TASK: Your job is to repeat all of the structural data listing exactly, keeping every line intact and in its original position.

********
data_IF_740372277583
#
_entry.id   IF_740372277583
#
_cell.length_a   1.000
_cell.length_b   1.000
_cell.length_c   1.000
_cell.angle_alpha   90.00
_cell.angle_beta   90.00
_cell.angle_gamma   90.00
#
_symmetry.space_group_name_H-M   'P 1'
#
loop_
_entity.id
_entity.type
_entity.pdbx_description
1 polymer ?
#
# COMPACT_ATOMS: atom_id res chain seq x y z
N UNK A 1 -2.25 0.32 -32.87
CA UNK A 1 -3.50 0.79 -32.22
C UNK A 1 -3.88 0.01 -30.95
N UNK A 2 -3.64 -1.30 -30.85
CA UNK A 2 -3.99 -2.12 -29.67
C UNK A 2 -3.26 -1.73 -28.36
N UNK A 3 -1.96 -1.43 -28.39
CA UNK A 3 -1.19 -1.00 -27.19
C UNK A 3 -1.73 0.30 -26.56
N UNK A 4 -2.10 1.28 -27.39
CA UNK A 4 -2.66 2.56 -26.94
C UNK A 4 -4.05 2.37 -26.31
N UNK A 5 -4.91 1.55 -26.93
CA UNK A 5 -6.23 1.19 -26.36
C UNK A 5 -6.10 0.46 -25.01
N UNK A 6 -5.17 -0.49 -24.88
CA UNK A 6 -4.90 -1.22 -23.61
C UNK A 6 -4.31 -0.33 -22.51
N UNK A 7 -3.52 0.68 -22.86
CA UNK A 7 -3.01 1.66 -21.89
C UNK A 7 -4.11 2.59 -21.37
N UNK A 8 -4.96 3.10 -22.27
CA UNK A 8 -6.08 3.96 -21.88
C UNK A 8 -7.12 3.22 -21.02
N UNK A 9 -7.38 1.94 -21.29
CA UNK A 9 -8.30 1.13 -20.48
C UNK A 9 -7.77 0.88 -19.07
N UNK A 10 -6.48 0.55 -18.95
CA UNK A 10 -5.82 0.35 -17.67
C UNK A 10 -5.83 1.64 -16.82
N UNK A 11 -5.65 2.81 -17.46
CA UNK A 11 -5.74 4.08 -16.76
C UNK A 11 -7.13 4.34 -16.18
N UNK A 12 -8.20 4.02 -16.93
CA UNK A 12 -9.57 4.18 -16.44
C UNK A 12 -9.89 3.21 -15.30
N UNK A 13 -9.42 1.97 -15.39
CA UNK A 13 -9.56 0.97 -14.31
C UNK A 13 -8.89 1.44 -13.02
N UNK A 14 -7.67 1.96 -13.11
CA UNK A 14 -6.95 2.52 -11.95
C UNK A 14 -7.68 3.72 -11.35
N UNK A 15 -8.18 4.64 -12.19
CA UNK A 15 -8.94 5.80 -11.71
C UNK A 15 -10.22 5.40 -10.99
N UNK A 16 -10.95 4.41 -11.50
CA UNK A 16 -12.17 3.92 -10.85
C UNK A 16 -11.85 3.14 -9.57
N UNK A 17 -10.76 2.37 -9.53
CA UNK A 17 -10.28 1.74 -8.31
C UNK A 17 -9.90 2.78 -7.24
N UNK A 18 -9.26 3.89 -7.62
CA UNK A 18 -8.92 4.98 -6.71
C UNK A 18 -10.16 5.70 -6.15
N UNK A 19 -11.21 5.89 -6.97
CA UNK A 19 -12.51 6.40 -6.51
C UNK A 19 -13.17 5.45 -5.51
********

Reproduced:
data_IF_740372277583
#
_entry.id   IF_740372277583
#
_cell.length_a   1.000
_cell.length_b   1.000
_cell.length_c   1.000
_cell.angle_alpha   90.00
_cell.angle_beta   90.00
_cell.angle_gamma   90.00
#
_symmetry.space_group_name_H-M   'P 1'
#
loop_
_entity.id
_entity.type
_entity.pdbx_description
1 polymer ?
#
# COMPACT_ATOMS: atom_id res chain seq x y z
N UNK A 1 -2.25 0.32 -32.87
CA UNK A 1 -3.50 0.79 -32.22
C UNK A 1 -3.88 0.01 -30.95
N UNK A 2 -3.64 -1.30 -30.85
CA UNK A 2 -3.99 -2.12 -29.67
C UNK A 2 -3.26 -1.73 -28.36
N UNK A 3 -1.96 -1.43 -28.39
CA UNK A 3 -1.19 -1.00 -27.19
C UNK A 3 -1.73 0.30 -26.56
N UNK A 4 -2.10 1.28 -27.39
CA UNK A 4 -2.66 2.56 -26.94
C UNK A 4 -4.05 2.37 -26.31
N UNK A 5 -4.91 1.55 -26.93
CA UNK A 5 -6.23 1.19 -26.36
C UNK A 5 -6.10 0.46 -25.01
N UNK A 6 -5.17 -0.49 -24.88
CA UNK A 6 -4.90 -1.22 -23.61
C UNK A 6 -4.31 -0.33 -22.51
N UNK A 7 -3.52 0.68 -22.86
CA UNK A 7 -3.01 1.66 -21.89
C UNK A 7 -4.11 2.59 -21.37
N UNK A 8 -4.96 3.10 -22.27
CA UNK A 8 -6.08 3.96 -21.88
C UNK A 8 -7.12 3.22 -21.02
N UNK A 9 -7.38 1.94 -21.29
CA UNK A 9 -8.30 1.13 -20.48
C UNK A 9 -7.77 0.88 -19.07
N UNK A 10 -6.48 0.55 -18.95
CA UNK A 10 -5.82 0.35 -17.67
C UNK A 10 -5.83 1.64 -16.82
N UNK A 11 -5.65 2.81 -17.46
CA UNK A 11 -5.74 4.08 -16.76
C UNK A 11 -7.13 4.34 -16.18
N UNK A 12 -8.20 4.02 -16.93
CA UNK A 12 -9.57 4.18 -16.44
C UNK A 12 -9.89 3.21 -15.30
N UNK A 13 -9.42 1.97 -15.39
CA UNK A 13 -9.56 0.97 -14.31
C UNK A 13 -8.89 1.44 -13.02
N UNK A 14 -7.67 1.96 -13.11
CA UNK A 14 -6.95 2.52 -11.95
C UNK A 14 -7.68 3.72 -11.35
N UNK A 15 -8.18 4.64 -12.19
CA UNK A 15 -8.94 5.80 -11.71
C UNK A 15 -10.22 5.40 -10.99
N UNK A 16 -10.95 4.41 -11.50
CA UNK A 16 -12.17 3.92 -10.85
C UNK A 16 -11.85 3.14 -9.57
N UNK A 17 -10.76 2.37 -9.53
CA UNK A 17 -10.28 1.74 -8.31
C UNK A 17 -9.90 2.78 -7.24
N UNK A 18 -9.26 3.89 -7.62
CA UNK A 18 -8.92 4.98 -6.71
C UNK A 18 -10.16 5.70 -6.15
N UNK A 19 -11.21 5.89 -6.97
CA UNK A 19 -12.51 6.40 -6.51
C UNK A 19 -13.17 5.45 -5.51